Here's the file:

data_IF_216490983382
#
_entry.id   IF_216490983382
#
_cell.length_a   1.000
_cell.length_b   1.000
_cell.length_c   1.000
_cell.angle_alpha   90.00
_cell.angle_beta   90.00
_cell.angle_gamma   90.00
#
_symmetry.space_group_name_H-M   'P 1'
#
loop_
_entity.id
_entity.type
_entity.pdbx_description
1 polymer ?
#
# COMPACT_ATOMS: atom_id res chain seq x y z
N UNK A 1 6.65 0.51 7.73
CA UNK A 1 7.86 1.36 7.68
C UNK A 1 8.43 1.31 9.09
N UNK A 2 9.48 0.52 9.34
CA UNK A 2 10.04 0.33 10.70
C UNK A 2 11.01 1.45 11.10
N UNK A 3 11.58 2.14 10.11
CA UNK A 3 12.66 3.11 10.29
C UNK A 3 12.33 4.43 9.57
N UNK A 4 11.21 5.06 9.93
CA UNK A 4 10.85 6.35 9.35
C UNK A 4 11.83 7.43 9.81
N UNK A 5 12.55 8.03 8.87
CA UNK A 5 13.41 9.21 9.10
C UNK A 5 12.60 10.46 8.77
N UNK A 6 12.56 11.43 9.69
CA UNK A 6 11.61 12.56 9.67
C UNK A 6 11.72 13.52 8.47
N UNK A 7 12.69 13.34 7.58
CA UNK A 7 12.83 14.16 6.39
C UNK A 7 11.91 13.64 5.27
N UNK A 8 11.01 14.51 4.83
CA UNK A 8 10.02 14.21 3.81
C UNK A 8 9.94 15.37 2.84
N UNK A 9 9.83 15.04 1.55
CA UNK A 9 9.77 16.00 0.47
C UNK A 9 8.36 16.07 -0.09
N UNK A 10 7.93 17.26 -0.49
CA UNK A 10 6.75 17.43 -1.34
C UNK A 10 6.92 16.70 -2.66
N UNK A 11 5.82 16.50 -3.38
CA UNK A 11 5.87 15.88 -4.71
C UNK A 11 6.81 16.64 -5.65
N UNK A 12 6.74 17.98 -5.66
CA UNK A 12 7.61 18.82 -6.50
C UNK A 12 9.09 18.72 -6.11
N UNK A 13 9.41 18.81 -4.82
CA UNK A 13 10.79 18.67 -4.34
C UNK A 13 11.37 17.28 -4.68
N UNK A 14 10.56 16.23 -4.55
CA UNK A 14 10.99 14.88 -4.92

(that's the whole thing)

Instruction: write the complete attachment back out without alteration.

data_IF_216490983382
#
_entry.id   IF_216490983382
#
_cell.length_a   1.000
_cell.length_b   1.000
_cell.length_c   1.000
_cell.angle_alpha   90.00
_cell.angle_beta   90.00
_cell.angle_gamma   90.00
#
_symmetry.space_group_name_H-M   'P 1'
#
loop_
_entity.id
_entity.type
_entity.pdbx_description
1 polymer ?
#
# COMPACT_ATOMS: atom_id res chain seq x y z
N UNK A 1 6.65 0.51 7.73
CA UNK A 1 7.86 1.36 7.68
C UNK A 1 8.43 1.31 9.09
N UNK A 2 9.48 0.52 9.34
CA UNK A 2 10.04 0.33 10.70
C UNK A 2 11.01 1.45 11.10
N UNK A 3 11.58 2.14 10.11
CA UNK A 3 12.66 3.11 10.29
C UNK A 3 12.33 4.43 9.57
N UNK A 4 11.21 5.06 9.93
CA UNK A 4 10.85 6.35 9.35
C UNK A 4 11.83 7.43 9.81
N UNK A 5 12.55 8.03 8.87
CA UNK A 5 13.41 9.21 9.10
C UNK A 5 12.60 10.46 8.77
N UNK A 6 12.56 11.43 9.69
CA UNK A 6 11.61 12.56 9.67
C UNK A 6 11.72 13.52 8.47
N UNK A 7 12.69 13.34 7.58
CA UNK A 7 12.83 14.16 6.39
C UNK A 7 11.91 13.64 5.27
N UNK A 8 11.01 14.51 4.83
CA UNK A 8 10.02 14.21 3.81
C UNK A 8 9.94 15.37 2.84
N UNK A 9 9.83 15.04 1.55
CA UNK A 9 9.77 16.00 0.47
C UNK A 9 8.36 16.07 -0.09
N UNK A 10 7.93 17.26 -0.49
CA UNK A 10 6.75 17.43 -1.34
C UNK A 10 6.92 16.70 -2.66
N UNK A 11 5.82 16.50 -3.38
CA UNK A 11 5.87 15.88 -4.71
C UNK A 11 6.81 16.64 -5.65
N UNK A 12 6.74 17.98 -5.66
CA UNK A 12 7.61 18.82 -6.50
C UNK A 12 9.09 18.72 -6.11
N UNK A 13 9.41 18.81 -4.82
CA UNK A 13 10.79 18.67 -4.34
C UNK A 13 11.37 17.28 -4.68
N UNK A 14 10.56 16.23 -4.55
CA UNK A 14 10.99 14.88 -4.92